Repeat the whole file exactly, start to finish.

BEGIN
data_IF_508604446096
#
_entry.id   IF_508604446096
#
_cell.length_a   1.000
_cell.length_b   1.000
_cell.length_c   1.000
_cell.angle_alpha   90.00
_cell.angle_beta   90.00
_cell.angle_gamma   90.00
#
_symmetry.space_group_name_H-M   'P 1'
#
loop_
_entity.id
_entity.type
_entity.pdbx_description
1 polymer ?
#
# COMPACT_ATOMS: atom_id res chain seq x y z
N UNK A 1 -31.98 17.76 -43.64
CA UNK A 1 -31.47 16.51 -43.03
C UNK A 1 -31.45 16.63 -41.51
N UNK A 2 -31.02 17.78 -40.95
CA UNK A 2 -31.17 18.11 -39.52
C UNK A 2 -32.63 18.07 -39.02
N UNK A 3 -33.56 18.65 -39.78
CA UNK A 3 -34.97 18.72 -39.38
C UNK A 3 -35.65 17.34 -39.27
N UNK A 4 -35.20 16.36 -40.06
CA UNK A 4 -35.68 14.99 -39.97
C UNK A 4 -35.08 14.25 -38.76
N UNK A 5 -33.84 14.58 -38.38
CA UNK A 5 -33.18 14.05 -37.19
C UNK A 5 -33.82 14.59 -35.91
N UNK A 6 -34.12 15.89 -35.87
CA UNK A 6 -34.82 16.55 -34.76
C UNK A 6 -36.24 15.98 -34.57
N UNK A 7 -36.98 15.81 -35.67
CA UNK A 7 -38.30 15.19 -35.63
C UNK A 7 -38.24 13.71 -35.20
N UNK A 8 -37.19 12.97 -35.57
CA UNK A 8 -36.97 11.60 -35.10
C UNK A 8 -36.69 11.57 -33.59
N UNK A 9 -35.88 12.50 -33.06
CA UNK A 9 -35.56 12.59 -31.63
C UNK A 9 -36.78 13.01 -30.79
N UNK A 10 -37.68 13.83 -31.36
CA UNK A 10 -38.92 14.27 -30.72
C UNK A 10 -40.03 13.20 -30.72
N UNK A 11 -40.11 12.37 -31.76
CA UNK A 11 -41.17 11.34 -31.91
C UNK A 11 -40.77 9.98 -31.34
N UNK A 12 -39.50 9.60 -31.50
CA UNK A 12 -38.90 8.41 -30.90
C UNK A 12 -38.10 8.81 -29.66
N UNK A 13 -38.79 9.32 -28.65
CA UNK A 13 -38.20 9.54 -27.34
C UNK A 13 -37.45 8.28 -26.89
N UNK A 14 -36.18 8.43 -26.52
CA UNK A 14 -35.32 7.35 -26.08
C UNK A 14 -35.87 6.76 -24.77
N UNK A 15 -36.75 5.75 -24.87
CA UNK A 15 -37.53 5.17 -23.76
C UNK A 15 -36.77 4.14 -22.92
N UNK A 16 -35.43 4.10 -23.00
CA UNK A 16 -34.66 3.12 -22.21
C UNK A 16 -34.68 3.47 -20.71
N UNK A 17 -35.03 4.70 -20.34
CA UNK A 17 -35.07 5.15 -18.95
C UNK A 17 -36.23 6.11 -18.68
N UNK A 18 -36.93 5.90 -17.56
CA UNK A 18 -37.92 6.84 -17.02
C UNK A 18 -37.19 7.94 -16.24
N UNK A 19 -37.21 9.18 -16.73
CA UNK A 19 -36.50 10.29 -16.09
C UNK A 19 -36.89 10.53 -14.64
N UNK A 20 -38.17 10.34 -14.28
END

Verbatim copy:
data_IF_508604446096
#
_entry.id   IF_508604446096
#
_cell.length_a   1.000
_cell.length_b   1.000
_cell.length_c   1.000
_cell.angle_alpha   90.00
_cell.angle_beta   90.00
_cell.angle_gamma   90.00
#
_symmetry.space_group_name_H-M   'P 1'
#
loop_
_entity.id
_entity.type
_entity.pdbx_description
1 polymer ?
#
# COMPACT_ATOMS: atom_id res chain seq x y z
N UNK A 1 -31.98 17.76 -43.64
CA UNK A 1 -31.47 16.51 -43.03
C UNK A 1 -31.45 16.63 -41.51
N UNK A 2 -31.02 17.78 -40.95
CA UNK A 2 -31.17 18.11 -39.52
C UNK A 2 -32.63 18.07 -39.02
N UNK A 3 -33.56 18.65 -39.78
CA UNK A 3 -34.97 18.72 -39.38
C UNK A 3 -35.65 17.34 -39.27
N UNK A 4 -35.20 16.36 -40.06
CA UNK A 4 -35.68 14.99 -39.97
C UNK A 4 -35.08 14.25 -38.76
N UNK A 5 -33.84 14.58 -38.38
CA UNK A 5 -33.18 14.05 -37.19
C UNK A 5 -33.82 14.59 -35.91
N UNK A 6 -34.12 15.89 -35.87
CA UNK A 6 -34.82 16.55 -34.76
C UNK A 6 -36.24 15.98 -34.57
N UNK A 7 -36.98 15.81 -35.67
CA UNK A 7 -38.30 15.19 -35.63
C UNK A 7 -38.24 13.71 -35.20
N UNK A 8 -37.19 12.97 -35.57
CA UNK A 8 -36.97 11.60 -35.10
C UNK A 8 -36.69 11.57 -33.59
N UNK A 9 -35.88 12.50 -33.06
CA UNK A 9 -35.56 12.59 -31.63
C UNK A 9 -36.78 13.01 -30.79
N UNK A 10 -37.68 13.83 -31.36
CA UNK A 10 -38.92 14.27 -30.72
C UNK A 10 -40.03 13.20 -30.72
N UNK A 11 -40.11 12.37 -31.76
CA UNK A 11 -41.17 11.34 -31.91
C UNK A 11 -40.77 9.98 -31.34
N UNK A 12 -39.50 9.60 -31.50
CA UNK A 12 -38.90 8.41 -30.90
C UNK A 12 -38.10 8.81 -29.66
N UNK A 13 -38.79 9.32 -28.65
CA UNK A 13 -38.20 9.54 -27.34
C UNK A 13 -37.45 8.28 -26.89
N UNK A 14 -36.18 8.43 -26.52
CA UNK A 14 -35.32 7.35 -26.08
C UNK A 14 -35.87 6.76 -24.77
N UNK A 15 -36.75 5.75 -24.87
CA UNK A 15 -37.53 5.17 -23.76
C UNK A 15 -36.77 4.14 -22.92
N UNK A 16 -35.43 4.10 -23.00
CA UNK A 16 -34.66 3.12 -22.21
C UNK A 16 -34.68 3.47 -20.71
N UNK A 17 -35.03 4.70 -20.34
CA UNK A 17 -35.07 5.15 -18.95
C UNK A 17 -36.23 6.11 -18.68
N UNK A 18 -36.93 5.90 -17.56
CA UNK A 18 -37.92 6.84 -17.02
C UNK A 18 -37.19 7.94 -16.24
N UNK A 19 -37.21 9.18 -16.73
CA UNK A 19 -36.50 10.29 -16.09
C UNK A 19 -36.89 10.53 -14.64
N UNK A 20 -38.17 10.34 -14.28